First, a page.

As the top carnivore of the alpine and subalpine zones [of Central Asia], the snow leopard strongly influences the numbers and whereabouts of hoofed herds [for example of animals such as sheep, ibex, argali, tahr, goral, serrow, Tibetan antelope or wild yak] over time. That in turn affects plant communities and thus shapes the niches of many a smaller organism down the food chain. The leopard's presence—or absence—affects competing hunters and scavengers too, namely wolves, wild dogs, jackals, foxes, bears, and lynx. This cascade of consequences makes Uncia uncia a governing force in the ecosystem, what scientists term a keystone species.
Which species is functioning as a keystone species, for example, in the European Alps or the Sierra Nevada in the western part of the United States? Is homo sapiens a keystone species?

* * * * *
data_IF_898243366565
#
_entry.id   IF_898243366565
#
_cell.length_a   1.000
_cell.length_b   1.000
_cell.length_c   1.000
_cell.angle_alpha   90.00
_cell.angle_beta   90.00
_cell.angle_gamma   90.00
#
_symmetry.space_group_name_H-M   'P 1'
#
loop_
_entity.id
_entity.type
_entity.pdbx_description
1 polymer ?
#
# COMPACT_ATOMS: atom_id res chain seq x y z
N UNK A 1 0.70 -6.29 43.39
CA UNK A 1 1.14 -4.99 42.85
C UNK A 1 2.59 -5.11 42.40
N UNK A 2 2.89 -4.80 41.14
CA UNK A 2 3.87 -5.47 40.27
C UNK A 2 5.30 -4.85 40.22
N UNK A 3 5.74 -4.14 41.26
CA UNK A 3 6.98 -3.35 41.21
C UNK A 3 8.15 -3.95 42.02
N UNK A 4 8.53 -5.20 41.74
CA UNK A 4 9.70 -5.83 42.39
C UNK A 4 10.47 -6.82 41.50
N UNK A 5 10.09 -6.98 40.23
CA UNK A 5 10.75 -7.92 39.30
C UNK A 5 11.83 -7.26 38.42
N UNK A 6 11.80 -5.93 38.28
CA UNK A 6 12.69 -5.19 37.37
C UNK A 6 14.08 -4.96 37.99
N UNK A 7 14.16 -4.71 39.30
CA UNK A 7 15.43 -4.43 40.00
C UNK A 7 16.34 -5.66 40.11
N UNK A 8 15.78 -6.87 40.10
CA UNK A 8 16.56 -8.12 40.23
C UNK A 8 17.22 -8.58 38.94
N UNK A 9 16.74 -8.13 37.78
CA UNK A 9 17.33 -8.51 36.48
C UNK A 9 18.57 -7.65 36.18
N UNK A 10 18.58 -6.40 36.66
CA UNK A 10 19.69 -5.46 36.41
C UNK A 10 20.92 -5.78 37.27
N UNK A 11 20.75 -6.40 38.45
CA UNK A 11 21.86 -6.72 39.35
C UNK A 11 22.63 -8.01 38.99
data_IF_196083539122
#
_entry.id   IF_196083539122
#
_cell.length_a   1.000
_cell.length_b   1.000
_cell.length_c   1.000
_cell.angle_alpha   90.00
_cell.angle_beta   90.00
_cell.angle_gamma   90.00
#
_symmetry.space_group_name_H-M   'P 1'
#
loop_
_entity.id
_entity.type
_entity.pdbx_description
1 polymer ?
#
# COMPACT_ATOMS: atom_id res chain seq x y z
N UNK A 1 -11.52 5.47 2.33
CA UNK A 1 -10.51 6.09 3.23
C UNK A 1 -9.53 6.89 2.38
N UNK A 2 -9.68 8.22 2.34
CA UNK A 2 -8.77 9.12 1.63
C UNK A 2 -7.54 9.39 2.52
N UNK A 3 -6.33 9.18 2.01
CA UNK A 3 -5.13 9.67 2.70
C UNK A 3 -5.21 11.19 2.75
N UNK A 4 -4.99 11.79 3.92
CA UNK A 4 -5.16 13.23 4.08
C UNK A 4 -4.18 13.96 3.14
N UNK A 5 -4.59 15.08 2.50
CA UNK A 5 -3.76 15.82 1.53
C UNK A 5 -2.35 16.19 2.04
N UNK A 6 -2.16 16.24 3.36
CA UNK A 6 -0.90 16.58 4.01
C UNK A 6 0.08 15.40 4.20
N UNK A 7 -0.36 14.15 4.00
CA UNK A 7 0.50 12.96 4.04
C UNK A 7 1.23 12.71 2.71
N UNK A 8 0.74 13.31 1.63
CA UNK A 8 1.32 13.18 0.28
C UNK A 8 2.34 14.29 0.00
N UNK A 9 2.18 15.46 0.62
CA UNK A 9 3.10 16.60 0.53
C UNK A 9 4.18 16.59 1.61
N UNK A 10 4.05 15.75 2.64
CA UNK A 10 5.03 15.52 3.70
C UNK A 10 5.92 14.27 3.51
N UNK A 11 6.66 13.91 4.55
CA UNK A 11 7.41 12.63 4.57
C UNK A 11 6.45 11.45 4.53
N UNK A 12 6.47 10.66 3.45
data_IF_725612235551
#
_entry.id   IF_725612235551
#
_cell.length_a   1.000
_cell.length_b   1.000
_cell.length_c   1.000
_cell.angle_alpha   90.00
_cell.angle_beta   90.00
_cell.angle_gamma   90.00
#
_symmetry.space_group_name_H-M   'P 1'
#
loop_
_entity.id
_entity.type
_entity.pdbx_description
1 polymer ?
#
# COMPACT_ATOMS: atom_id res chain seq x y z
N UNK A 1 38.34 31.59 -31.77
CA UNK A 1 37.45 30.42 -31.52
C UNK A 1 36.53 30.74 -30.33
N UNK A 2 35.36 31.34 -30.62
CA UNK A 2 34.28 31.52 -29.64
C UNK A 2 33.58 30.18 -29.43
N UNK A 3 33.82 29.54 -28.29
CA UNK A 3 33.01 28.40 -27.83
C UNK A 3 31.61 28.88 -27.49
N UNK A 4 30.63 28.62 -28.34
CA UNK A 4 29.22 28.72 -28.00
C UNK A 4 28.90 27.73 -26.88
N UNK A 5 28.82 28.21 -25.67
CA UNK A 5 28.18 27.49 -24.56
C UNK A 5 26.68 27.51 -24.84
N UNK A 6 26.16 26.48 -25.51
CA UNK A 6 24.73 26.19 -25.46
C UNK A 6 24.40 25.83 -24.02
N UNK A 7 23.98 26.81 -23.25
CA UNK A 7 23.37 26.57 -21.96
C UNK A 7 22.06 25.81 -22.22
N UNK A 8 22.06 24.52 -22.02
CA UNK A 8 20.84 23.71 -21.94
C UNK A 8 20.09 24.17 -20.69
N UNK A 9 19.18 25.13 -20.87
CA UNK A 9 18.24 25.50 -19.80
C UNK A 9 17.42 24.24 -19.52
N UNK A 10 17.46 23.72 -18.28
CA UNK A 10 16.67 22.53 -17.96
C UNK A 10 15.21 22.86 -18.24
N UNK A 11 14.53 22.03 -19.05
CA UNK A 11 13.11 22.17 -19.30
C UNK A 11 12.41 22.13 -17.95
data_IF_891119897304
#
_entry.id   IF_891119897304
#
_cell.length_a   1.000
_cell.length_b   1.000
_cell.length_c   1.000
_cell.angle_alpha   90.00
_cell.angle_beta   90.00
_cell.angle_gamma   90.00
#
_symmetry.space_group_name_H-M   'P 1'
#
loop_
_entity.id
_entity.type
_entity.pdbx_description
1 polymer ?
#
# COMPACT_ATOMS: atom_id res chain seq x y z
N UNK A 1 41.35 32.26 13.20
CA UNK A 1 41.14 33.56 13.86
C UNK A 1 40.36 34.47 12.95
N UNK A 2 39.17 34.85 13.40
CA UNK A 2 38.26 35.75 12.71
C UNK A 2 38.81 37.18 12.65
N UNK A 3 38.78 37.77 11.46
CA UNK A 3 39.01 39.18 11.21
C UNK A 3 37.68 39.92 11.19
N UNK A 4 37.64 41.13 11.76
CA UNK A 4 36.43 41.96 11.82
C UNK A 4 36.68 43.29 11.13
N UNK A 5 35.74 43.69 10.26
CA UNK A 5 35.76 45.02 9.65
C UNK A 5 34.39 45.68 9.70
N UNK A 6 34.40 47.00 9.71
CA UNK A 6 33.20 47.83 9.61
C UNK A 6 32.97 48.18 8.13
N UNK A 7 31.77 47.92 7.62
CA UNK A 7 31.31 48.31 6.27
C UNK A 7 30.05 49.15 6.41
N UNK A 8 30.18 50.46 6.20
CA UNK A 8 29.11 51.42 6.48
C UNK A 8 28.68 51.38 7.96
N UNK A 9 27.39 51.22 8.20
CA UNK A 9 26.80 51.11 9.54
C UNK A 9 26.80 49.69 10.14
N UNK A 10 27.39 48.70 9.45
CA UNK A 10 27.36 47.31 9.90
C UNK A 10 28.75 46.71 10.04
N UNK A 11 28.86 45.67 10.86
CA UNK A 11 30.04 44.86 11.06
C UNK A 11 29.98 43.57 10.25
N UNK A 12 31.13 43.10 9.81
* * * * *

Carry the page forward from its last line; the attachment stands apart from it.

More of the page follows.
“Out of the Shadows. The elusive Central Asian snow leopard steps into a risk-filled future.” by Douglas H. Chadwick and Steve Winter in National Geographic, Vol. 213, No.6, pages 106-129, June 2008.
Snow leopard dictionary
Urdu: barfani chita
German: Schneeleopard (only found in zoos in German-speaking areas)